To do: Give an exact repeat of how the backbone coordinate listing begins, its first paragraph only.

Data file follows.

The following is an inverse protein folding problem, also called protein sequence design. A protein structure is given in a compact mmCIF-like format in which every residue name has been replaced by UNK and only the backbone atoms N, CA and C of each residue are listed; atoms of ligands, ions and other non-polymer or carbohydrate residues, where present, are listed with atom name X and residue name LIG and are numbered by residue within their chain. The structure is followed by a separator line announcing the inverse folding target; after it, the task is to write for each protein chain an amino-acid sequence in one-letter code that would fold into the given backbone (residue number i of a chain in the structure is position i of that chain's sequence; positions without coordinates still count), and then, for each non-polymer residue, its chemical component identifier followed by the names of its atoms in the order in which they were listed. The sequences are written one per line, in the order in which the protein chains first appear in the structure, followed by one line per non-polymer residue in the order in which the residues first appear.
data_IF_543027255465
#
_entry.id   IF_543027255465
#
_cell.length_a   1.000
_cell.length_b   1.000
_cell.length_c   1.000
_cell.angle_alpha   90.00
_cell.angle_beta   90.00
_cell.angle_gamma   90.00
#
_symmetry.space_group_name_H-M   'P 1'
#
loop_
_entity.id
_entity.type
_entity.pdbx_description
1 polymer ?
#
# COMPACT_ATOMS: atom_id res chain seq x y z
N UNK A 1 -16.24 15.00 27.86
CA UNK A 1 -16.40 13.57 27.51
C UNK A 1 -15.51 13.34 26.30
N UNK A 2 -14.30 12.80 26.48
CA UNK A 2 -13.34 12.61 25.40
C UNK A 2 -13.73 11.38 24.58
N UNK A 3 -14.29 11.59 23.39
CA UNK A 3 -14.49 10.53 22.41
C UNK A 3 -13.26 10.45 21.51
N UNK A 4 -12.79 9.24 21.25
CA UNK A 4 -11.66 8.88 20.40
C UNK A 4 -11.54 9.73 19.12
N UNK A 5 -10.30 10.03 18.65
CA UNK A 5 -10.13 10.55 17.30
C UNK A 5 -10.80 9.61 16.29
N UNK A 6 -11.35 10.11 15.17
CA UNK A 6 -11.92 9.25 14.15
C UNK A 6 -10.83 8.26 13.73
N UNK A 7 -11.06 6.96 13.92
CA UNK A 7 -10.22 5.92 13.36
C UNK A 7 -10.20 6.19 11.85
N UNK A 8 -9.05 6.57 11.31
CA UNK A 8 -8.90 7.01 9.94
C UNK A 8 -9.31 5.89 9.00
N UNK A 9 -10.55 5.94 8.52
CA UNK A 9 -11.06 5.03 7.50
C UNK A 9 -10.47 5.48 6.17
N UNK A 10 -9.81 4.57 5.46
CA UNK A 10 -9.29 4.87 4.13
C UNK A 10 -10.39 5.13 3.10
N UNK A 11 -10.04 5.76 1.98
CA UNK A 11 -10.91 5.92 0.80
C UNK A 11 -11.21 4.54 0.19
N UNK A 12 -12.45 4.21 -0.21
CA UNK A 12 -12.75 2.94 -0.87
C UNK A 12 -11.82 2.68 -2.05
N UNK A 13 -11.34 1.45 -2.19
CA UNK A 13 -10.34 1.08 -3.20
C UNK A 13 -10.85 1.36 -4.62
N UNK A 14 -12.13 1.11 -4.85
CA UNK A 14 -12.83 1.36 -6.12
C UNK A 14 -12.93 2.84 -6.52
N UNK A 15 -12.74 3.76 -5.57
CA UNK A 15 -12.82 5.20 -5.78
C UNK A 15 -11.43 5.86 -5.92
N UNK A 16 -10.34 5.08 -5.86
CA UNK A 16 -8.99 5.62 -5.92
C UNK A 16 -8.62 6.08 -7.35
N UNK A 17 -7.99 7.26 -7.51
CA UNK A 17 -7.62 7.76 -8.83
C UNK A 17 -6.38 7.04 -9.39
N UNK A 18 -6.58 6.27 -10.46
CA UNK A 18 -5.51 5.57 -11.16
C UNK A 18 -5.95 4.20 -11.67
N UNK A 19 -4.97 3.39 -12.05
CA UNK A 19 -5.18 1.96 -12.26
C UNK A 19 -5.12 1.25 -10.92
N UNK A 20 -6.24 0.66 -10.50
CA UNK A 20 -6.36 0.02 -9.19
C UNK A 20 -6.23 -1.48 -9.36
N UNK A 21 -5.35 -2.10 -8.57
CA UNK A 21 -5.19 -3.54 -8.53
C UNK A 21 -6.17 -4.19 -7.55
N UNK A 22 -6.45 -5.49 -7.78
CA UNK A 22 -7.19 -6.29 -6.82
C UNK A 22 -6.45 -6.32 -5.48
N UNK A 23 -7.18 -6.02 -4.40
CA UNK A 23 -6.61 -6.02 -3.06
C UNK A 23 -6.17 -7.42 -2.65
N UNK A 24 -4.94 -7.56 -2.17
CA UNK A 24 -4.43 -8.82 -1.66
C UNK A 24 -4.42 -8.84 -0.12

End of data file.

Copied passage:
The following is an inverse protein folding problem, also called protein sequence design. A protein structure is given in a compact mmCIF-like format in which every residue name has been replaced by UNK and only the backbone atoms N, CA and C of each residue are listed; atoms of ligands, ions and other non-polymer or carbohydrate residues, where present, are listed with atom name X and residue name LIG and are numbered by residue within their chain. The structure is followed by a separator line announcing the inverse folding target; after it, the task is to write for each protein chain an amino-acid sequence in one-letter code that would fold into the given backbone (residue number i of a chain in the structure is position i of that chain's sequence; positions without coordinates still count), and then, for each non-polymer residue, its chemical component identifier followed by the names of its atoms in the order in which they were listed. The sequences are written one per line, in the order in which the protein chains first appear in the structure, followed by one line per non-polymer residue in the order in which the residues first appear.